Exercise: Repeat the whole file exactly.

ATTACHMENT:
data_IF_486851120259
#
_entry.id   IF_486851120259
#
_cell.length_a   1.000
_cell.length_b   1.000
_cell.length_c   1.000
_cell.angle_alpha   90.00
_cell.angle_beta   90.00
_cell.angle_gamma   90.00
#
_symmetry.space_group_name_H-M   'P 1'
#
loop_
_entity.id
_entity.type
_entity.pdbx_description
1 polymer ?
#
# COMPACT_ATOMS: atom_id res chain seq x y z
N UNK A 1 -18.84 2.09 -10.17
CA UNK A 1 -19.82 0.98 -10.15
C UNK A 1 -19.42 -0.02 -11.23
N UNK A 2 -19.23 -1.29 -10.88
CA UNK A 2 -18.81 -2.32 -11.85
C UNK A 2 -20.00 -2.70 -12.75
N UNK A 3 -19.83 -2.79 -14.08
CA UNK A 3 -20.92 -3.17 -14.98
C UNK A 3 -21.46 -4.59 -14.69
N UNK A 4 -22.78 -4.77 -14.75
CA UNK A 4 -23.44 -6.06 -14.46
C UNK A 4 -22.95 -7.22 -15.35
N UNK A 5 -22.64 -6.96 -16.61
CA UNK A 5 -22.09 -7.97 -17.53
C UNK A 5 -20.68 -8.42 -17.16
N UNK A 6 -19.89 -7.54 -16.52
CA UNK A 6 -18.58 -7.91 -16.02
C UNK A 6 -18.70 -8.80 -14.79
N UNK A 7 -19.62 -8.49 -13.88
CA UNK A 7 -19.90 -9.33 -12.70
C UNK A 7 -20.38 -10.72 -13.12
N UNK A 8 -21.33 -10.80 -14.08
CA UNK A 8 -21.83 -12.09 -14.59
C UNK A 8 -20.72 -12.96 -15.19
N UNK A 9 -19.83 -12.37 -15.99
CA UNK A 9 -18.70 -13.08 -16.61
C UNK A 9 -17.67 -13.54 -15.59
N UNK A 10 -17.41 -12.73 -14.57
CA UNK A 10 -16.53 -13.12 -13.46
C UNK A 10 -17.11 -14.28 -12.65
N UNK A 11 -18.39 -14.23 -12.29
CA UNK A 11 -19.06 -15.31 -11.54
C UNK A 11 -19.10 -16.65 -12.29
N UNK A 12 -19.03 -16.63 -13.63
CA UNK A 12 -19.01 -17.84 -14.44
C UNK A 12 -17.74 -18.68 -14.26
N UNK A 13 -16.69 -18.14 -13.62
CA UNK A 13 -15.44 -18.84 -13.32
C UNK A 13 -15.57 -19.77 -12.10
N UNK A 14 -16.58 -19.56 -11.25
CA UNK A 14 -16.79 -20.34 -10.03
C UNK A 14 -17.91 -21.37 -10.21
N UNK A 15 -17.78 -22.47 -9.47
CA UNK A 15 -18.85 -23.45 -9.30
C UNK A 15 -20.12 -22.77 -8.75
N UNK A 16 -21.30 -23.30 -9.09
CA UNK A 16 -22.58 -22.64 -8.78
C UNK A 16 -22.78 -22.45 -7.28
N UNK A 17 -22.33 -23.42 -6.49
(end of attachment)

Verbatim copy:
data_IF_486851120259
#
_entry.id   IF_486851120259
#
_cell.length_a   1.000
_cell.length_b   1.000
_cell.length_c   1.000
_cell.angle_alpha   90.00
_cell.angle_beta   90.00
_cell.angle_gamma   90.00
#
_symmetry.space_group_name_H-M   'P 1'
#
loop_
_entity.id
_entity.type
_entity.pdbx_description
1 polymer ?
#
# COMPACT_ATOMS: atom_id res chain seq x y z
N UNK A 1 -18.84 2.09 -10.17
CA UNK A 1 -19.82 0.98 -10.15
C UNK A 1 -19.42 -0.02 -11.23
N UNK A 2 -19.23 -1.29 -10.88
CA UNK A 2 -18.81 -2.32 -11.85
C UNK A 2 -20.00 -2.70 -12.75
N UNK A 3 -19.83 -2.79 -14.08
CA UNK A 3 -20.92 -3.17 -14.98
C UNK A 3 -21.46 -4.59 -14.69
N UNK A 4 -22.78 -4.77 -14.75
CA UNK A 4 -23.44 -6.06 -14.46
C UNK A 4 -22.95 -7.22 -15.35
N UNK A 5 -22.64 -6.96 -16.61
CA UNK A 5 -22.09 -7.97 -17.53
C UNK A 5 -20.68 -8.42 -17.16
N UNK A 6 -19.89 -7.54 -16.52
CA UNK A 6 -18.58 -7.91 -16.02
C UNK A 6 -18.70 -8.80 -14.79
N UNK A 7 -19.62 -8.49 -13.88
CA UNK A 7 -19.90 -9.33 -12.70
C UNK A 7 -20.38 -10.72 -13.12
N UNK A 8 -21.33 -10.80 -14.08
CA UNK A 8 -21.83 -12.09 -14.59
C UNK A 8 -20.72 -12.96 -15.19
N UNK A 9 -19.83 -12.37 -15.99
CA UNK A 9 -18.70 -13.08 -16.61
C UNK A 9 -17.67 -13.54 -15.59
N UNK A 10 -17.41 -12.73 -14.57
CA UNK A 10 -16.53 -13.12 -13.46
C UNK A 10 -17.11 -14.28 -12.65
N UNK A 11 -18.39 -14.23 -12.29
CA UNK A 11 -19.06 -15.31 -11.54
C UNK A 11 -19.10 -16.65 -12.29
N UNK A 12 -19.03 -16.63 -13.63
CA UNK A 12 -19.01 -17.84 -14.44
C UNK A 12 -17.74 -18.68 -14.26
N UNK A 13 -16.69 -18.14 -13.62
CA UNK A 13 -15.44 -18.84 -13.32
C UNK A 13 -15.57 -19.77 -12.10
N UNK A 14 -16.58 -19.56 -11.25
CA UNK A 14 -16.79 -20.34 -10.03
C UNK A 14 -17.91 -21.37 -10.21
N UNK A 15 -17.78 -22.47 -9.47
CA UNK A 15 -18.85 -23.45 -9.30
C UNK A 15 -20.12 -22.77 -8.75
N UNK A 16 -21.30 -23.30 -9.09
CA UNK A 16 -22.58 -22.64 -8.78
C UNK A 16 -22.78 -22.45 -7.28
N UNK A 17 -22.33 -23.42 -6.49